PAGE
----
An artificial intelligence framework able to detect malignant lung nodules on chest computed tomography (CT) scans with performance meeting or exceeding that of expert radiologists is reported this week in Nature Medicine. This deep-learning model offers an automated image evaluation system to enhance the accuracy of early lung cancer diagnosis that could inform clinical interventions.
Lung cancer is the most common cause of cancer-related death in the United States, resulting in an estimated 160,000 deaths in 2018. Large clinical trials across the United States and Europe have shown that chest screening can identify the cancer and reduce death rates. However, high error rates and the limited applicability of this approach, alongside other clinical factors, mean that many lung cancers are being detected at advanced stages when they are hard to treat.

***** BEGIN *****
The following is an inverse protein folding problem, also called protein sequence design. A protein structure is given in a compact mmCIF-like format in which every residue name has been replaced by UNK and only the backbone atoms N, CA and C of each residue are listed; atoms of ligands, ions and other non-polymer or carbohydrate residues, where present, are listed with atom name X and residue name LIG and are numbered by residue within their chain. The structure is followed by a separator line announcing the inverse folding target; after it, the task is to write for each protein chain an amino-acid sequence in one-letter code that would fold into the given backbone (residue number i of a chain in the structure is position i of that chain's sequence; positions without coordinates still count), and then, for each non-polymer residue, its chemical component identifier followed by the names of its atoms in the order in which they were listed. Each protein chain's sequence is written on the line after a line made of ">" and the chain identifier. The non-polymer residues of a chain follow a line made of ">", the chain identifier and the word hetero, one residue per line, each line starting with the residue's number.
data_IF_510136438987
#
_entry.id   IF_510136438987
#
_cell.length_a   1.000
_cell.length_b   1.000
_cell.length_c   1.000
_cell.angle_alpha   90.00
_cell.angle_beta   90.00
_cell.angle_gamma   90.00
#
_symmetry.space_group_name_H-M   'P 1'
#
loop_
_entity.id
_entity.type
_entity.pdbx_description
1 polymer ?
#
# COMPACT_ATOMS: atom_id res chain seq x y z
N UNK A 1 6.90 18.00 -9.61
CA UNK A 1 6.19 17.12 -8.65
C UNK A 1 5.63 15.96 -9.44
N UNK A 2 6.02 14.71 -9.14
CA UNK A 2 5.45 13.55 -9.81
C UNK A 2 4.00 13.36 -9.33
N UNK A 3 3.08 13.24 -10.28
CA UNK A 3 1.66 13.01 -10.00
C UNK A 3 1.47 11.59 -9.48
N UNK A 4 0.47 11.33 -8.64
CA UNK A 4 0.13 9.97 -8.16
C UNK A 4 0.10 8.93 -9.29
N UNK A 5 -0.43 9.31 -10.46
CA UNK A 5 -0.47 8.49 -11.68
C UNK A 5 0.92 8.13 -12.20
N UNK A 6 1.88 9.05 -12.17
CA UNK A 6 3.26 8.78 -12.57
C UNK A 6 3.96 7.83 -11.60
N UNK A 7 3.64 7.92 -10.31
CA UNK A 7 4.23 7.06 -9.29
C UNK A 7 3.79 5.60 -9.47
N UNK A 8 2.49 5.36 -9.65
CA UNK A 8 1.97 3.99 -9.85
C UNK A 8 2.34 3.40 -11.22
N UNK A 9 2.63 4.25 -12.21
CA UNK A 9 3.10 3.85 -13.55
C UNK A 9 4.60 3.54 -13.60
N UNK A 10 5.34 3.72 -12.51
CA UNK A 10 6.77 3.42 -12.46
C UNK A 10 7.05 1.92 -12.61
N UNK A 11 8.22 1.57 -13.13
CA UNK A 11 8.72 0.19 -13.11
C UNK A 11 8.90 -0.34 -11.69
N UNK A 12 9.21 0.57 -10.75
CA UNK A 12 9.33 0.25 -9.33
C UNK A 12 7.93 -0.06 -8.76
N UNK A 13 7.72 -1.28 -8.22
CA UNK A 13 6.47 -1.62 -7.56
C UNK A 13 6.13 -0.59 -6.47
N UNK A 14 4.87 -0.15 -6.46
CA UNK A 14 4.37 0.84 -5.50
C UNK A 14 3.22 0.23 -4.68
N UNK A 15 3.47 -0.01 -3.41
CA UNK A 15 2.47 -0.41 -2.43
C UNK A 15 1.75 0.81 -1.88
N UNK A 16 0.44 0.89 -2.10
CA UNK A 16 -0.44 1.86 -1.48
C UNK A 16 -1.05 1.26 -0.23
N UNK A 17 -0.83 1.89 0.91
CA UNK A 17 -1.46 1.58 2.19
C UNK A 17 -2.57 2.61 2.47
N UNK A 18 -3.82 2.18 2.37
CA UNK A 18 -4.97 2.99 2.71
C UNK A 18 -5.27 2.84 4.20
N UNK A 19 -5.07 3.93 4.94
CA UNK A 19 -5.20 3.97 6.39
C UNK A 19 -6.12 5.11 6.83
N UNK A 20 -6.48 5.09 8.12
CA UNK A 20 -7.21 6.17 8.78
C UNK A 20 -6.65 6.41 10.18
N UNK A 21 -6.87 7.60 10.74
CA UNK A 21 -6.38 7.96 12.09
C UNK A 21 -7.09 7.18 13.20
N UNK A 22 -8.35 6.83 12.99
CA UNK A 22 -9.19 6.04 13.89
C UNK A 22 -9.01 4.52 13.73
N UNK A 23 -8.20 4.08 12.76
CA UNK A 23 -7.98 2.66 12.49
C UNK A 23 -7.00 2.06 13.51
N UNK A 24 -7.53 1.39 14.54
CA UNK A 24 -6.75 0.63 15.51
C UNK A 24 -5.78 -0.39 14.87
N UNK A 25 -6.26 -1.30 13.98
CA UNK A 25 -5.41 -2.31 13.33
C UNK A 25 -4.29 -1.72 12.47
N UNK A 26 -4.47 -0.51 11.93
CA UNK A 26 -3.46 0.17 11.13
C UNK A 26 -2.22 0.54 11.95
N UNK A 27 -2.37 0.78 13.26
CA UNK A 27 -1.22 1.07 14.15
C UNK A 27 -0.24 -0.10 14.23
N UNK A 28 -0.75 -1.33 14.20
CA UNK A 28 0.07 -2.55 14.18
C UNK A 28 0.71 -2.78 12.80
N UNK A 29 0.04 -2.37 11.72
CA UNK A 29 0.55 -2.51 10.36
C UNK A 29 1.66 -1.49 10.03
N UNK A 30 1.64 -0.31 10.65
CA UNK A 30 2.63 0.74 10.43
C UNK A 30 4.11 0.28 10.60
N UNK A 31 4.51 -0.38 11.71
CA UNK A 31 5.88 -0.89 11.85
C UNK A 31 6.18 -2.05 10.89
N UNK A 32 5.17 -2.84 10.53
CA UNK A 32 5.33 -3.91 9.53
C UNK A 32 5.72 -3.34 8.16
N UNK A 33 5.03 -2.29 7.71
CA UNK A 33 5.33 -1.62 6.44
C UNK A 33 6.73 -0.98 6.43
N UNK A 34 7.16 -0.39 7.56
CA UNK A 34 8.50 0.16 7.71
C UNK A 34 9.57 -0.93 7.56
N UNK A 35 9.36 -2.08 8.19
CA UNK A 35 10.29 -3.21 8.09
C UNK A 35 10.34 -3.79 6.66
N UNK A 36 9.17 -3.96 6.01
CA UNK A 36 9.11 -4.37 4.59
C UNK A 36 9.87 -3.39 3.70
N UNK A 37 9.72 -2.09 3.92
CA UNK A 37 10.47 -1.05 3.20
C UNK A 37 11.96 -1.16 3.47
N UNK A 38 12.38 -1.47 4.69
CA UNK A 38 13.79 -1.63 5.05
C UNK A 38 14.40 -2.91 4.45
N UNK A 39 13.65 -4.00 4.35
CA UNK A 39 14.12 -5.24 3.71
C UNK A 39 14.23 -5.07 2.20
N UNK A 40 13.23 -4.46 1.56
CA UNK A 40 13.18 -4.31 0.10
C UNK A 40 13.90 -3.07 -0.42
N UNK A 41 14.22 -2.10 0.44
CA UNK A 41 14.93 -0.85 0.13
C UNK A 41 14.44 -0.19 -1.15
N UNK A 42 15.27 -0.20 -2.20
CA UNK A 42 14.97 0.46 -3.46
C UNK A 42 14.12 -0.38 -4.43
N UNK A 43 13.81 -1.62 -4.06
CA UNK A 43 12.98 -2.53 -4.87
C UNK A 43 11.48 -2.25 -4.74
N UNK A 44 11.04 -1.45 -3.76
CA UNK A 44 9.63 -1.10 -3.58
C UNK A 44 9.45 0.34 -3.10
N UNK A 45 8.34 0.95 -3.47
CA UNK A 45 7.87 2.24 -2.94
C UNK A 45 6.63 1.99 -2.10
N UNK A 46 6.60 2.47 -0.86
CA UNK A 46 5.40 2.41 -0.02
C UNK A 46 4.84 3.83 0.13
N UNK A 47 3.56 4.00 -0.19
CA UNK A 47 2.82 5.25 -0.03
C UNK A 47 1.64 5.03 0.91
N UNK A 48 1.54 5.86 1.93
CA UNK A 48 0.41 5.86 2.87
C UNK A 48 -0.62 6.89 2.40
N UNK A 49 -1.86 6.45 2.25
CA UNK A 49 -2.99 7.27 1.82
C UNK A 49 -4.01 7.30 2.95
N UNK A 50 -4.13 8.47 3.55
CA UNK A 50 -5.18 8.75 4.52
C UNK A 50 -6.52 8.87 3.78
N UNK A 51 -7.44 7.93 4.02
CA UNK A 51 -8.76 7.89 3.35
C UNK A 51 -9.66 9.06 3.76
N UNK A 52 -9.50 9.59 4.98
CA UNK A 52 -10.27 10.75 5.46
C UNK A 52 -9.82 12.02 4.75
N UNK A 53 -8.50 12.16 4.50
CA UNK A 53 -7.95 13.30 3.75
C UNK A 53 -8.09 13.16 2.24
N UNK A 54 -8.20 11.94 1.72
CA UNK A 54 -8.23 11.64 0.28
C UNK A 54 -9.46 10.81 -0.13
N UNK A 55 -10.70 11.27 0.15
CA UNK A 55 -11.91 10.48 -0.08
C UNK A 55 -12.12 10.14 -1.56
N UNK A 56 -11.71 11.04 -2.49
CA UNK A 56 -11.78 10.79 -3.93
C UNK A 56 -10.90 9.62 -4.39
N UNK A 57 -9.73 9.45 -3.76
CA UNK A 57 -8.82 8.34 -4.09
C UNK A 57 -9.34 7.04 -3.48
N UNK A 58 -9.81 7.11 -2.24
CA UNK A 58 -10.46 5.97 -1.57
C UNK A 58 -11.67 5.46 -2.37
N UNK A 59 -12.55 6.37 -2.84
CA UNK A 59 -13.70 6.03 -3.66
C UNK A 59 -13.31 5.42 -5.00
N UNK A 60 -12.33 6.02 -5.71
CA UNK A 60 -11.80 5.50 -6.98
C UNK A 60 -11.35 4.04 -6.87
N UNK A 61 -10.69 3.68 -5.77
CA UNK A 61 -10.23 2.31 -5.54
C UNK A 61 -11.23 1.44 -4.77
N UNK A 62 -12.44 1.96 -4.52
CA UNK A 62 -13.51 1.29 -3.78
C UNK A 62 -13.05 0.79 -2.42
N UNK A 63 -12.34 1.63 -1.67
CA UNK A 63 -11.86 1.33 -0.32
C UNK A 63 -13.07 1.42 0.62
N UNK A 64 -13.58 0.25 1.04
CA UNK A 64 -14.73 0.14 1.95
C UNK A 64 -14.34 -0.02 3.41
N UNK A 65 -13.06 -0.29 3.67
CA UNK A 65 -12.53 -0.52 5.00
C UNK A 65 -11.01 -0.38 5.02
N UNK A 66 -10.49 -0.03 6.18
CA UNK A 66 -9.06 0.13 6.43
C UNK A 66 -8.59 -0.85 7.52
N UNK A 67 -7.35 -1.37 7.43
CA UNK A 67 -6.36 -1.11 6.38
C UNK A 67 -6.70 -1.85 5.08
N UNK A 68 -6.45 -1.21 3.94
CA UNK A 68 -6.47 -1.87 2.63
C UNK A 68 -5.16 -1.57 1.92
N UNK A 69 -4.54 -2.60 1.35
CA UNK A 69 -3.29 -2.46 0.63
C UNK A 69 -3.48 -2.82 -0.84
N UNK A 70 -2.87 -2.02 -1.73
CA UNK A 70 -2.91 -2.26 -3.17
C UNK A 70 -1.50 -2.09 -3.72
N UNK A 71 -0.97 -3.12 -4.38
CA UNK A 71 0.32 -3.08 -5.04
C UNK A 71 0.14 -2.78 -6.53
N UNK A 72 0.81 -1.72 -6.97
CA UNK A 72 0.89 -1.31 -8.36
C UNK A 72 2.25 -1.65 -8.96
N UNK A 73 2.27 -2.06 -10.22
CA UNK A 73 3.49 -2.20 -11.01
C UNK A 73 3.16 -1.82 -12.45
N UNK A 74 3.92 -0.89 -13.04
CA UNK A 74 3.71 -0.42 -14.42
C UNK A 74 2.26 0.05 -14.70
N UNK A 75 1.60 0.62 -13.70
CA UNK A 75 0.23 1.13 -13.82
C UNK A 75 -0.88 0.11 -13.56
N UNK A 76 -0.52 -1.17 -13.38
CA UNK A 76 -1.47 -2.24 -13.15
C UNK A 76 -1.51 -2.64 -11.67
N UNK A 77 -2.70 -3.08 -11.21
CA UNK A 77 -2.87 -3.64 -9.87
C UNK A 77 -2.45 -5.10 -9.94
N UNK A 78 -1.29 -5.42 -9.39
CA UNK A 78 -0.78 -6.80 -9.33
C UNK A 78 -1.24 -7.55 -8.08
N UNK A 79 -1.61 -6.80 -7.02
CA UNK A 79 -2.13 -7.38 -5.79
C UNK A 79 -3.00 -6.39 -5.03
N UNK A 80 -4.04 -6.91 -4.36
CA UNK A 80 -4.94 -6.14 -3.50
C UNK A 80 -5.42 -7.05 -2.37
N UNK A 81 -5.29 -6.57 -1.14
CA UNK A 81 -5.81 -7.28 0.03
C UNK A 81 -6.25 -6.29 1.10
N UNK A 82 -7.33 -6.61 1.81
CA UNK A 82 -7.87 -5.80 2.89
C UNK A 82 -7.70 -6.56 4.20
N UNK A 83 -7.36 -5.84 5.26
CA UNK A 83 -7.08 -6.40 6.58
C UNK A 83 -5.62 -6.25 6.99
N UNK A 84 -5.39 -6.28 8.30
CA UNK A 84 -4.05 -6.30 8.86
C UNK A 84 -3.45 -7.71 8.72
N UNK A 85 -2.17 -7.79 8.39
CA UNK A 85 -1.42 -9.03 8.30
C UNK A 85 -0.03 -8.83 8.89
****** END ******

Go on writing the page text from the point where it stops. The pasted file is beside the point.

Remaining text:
Daniel Tse and colleagues developed a deep-learning model and trained it on 42,290 CT scan images to predict the malignancy of lung nodules without the need for human involvement. They found that the artificial-intelligence-powered system was able to spot minuscule malignant lung nodules with an accuracy of 94% in 6,716 test cases. The model outperformed all six radiologists when previous CT imaging was not available and performed as well as the radiologists when there was prior imaging.
The authors caution that these findings need to be clinically validated in large patient populations, but they suggest this model may assist in improving the management and outcome of patients with lung cancer.
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